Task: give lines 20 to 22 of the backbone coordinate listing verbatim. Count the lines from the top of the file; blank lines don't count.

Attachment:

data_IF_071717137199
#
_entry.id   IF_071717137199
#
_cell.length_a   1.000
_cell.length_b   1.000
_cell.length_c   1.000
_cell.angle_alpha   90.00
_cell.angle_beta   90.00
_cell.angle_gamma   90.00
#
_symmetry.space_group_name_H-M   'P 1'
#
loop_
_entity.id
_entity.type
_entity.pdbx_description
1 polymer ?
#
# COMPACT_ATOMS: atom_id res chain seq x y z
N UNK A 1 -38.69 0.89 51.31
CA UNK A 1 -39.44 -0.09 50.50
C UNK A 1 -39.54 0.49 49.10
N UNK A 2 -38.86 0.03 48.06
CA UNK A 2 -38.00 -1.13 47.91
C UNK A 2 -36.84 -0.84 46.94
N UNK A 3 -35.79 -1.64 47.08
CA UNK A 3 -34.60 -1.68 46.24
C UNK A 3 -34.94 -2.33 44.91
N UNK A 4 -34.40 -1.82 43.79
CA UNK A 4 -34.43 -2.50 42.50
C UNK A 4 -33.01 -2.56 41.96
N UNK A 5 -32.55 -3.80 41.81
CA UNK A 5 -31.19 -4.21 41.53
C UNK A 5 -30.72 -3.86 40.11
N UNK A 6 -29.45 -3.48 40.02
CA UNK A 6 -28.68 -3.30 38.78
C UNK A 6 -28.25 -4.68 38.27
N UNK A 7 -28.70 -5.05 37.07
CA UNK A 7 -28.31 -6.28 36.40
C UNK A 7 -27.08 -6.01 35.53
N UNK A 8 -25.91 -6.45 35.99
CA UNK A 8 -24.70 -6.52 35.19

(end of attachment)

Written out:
# COMPACT_ATOMS: atom_id res chain seq x y z
N UNK A 1 -38.69 0.89 51.31
CA UNK A 1 -39.44 -0.09 50.50